This now brings me to the place where social media has recently become a vast milieu of contradictions and confusion about the word “Catholic.”
People are ignorant of what Church Law says about Catholic initiation, and they more-or-less conflate mortal sin with excommunication, or with defection-by-petition from the Church’s communion.
The confusion is not helped when, as an alternate “explanation,” claims are offered which conflate the subjective guilt of mortal sins with outward actions objectively irreconcilable with the Church’s morality. As I just said, in the latter, there is not a necessary identification of the two things, and some good moral theology is needed. (If I have botched this whole article, I hope you get that good moral theology from some studied and prayerful priest… which I’m just trying to be here).
So now, the way to love the sinner and hate the sin is by this Catholic paradox: I warn you of sin. And I tell you, if you are not guilty of mortal sin, I will be happy to call you innocent thanks to your ignorance… but also less Catholic at the same time, for being thus ignorant!
“I was once a blasphemer and a persecutor and an arrogant man, but I have been mercifully treated because I acted out of ignorance in my unbelief” (1 Tim 1:13).
“Father forgive them, they know not what they do!”
If you were apparently, or confessedly, ignorant of the Church’s morality, then you were unaware of the insult you made against God’s laws, against God’s plan for salvation.
Here I must insist upon an additional meaning, or rather “extension,” for the word Catholic. It is more of a claim, that, to go against the Church on ANY of the moral teachings which the Church considers grave matter i.e. the essentials to the 10 Commandments, means that one is no longer Catholic-in-morals. For, the word “catholic” is used by the church with a double entendre in this sense: the Catholic moral system is catholic (i.e. universal) in scope and application. We call the Church “Catholic” because its teaching extends to every major aspect of life and morality. And part of being Catholic is accepting the whole of that definitive teaching, universally, in a Catholic way. To dissent from any of the moral teachings on grave issues is to cease to be Catholic-in-morals, even if you remain Catholic-by-initiation. The fact that the Church does not have an explicit answer to every little, particular moral question that has been posed does not change this. When the Church needs time to study very particular and very minute moral questions, before an authoritative answer is formed, it is already assumed by the Catholic that the correct moral answer will be within the realm of the Church’s teaching. Every applicable human good, and every major aspect of life, is covered, in a positive sense, in the 10 commandments, and in the Church’s moral teaching.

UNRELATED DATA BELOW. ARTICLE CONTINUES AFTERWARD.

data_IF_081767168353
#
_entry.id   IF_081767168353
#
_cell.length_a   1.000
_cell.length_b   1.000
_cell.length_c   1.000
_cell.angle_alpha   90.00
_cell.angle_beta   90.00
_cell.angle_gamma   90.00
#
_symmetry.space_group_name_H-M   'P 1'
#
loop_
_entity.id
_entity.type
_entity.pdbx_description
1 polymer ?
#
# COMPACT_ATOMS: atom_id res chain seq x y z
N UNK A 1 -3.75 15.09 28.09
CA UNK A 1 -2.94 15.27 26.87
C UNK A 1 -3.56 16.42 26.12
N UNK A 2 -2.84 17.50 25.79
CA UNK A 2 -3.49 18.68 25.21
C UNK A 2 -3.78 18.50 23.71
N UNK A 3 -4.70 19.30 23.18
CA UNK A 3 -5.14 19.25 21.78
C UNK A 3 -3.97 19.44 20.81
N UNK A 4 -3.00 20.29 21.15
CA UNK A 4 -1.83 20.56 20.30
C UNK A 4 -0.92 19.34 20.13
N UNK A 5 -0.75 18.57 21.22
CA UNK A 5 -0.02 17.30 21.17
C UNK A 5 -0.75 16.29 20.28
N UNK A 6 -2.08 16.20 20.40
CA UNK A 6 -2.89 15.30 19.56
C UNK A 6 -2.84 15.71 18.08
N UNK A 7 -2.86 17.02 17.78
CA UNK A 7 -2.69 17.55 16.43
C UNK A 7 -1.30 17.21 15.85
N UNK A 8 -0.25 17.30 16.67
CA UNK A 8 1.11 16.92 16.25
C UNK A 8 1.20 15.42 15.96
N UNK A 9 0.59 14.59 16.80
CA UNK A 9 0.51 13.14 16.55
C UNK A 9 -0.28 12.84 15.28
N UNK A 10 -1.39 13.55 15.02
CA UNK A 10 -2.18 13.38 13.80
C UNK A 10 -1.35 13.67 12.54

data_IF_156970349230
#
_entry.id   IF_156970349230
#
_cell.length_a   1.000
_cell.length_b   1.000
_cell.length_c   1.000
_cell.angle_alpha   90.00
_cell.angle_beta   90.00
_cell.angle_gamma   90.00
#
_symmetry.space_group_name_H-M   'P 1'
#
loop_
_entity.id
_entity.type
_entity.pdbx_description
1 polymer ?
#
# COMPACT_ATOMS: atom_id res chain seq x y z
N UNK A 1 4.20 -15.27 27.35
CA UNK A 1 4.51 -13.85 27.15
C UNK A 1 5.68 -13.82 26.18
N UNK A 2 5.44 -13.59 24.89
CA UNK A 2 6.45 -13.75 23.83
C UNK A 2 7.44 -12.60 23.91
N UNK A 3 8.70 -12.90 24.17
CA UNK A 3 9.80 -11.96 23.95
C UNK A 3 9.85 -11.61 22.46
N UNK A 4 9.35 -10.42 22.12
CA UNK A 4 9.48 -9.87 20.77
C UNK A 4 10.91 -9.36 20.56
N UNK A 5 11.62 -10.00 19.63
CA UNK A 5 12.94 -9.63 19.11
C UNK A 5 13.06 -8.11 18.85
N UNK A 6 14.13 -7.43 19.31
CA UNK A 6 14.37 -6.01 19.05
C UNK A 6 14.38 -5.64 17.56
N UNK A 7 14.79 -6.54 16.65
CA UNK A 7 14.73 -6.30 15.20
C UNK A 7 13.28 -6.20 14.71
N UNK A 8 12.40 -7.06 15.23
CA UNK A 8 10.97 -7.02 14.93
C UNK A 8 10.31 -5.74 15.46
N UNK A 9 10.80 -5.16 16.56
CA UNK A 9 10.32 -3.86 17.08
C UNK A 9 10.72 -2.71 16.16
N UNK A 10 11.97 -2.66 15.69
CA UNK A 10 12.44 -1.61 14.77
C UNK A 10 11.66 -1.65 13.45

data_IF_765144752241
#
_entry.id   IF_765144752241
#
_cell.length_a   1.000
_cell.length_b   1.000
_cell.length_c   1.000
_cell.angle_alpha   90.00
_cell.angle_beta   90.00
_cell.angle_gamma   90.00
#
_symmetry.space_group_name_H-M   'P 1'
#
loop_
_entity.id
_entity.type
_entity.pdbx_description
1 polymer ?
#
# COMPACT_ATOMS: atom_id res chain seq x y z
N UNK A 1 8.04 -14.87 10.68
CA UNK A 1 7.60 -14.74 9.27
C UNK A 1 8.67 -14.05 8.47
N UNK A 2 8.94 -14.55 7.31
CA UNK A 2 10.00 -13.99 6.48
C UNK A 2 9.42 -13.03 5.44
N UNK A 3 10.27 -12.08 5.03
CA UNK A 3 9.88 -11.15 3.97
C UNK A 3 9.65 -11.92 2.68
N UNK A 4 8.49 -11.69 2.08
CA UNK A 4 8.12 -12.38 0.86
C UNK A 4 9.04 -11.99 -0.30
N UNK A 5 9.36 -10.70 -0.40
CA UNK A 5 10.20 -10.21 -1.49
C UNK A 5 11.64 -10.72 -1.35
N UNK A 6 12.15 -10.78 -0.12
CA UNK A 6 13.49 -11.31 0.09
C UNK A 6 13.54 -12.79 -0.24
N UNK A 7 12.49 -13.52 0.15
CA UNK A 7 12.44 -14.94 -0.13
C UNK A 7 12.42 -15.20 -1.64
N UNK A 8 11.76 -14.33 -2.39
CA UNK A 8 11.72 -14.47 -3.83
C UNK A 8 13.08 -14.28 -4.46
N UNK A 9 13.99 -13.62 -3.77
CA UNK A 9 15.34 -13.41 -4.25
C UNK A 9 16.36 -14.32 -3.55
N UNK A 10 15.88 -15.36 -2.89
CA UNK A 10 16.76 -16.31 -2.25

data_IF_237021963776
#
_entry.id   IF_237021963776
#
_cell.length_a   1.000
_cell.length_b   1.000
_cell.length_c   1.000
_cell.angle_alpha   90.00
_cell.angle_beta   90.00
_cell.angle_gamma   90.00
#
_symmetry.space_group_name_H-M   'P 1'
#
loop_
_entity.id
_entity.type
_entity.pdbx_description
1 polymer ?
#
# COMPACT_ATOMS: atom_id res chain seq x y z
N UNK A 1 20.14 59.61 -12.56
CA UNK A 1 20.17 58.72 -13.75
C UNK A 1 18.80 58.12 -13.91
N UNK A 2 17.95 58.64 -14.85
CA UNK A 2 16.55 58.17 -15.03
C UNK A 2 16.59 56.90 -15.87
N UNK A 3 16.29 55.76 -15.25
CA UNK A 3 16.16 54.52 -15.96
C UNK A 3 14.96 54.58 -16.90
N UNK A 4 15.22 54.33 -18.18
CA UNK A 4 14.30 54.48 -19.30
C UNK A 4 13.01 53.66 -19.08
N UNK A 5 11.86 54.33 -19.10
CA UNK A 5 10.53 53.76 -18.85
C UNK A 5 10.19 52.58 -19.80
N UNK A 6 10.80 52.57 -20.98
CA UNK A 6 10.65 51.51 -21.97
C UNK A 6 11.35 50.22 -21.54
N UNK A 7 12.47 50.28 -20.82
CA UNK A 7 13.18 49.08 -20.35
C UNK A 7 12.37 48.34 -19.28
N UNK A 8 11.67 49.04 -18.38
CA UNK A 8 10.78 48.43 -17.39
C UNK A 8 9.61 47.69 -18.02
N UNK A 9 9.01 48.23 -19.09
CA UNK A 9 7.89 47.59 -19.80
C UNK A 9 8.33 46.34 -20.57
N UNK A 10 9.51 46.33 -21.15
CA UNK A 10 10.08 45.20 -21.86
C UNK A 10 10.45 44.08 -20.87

That the word Catholic means “universal,” indeed, shows that the Lordship of Jesus Christ applies to every aspect of our lives; before we apply his Lordship to the political questions of “other people’s” decisions in society, we should apply the standard of Christ’s teaching (in faith, hope, and charity) to our own lives!: to our minds and souls, our families, our marriages, our sexuality and family planning, our property, our wealth, our careers, our friendships, our hobbies… the totality of our lives must come under the Reign of God!
Praise be Jesus Christ!
“[The Church] is called catholic, then, because it extends over the whole world, from end to end of the earth, and because it teaches universally and infallibly each and every doctrine which must come to the knowledge of men, concerning things visible and invisible, heavenly and earthly, and because it brings every race of men into subjection to godliness, governors and governed, learned and unlearned, and because it universally treats and heals every class of sins, those committed with the soul and those with the body, and it possesses within itself every conceivable form of virtue, in deeds and in words and in the spiritual gifts of every description.” (Catechetical Lectures 18:23 [A.D. 350]) – Saint Cyril of Jerusalem
Catechism #868 The Church is catholic: she proclaims the fullness of the faith. She bears in herself and administers the totality of the means of salvation. She is sent out to all peoples. She speaks to all men. She encompasses all times. She is “missionary of her very nature” (AG 2).
Catechism#2051 The infallibility of the Magisterium of the Pastors extends to all the elements of doctrine, including moral doctrine, without which the saving truths of the faith cannot be preserved, expounded, or observed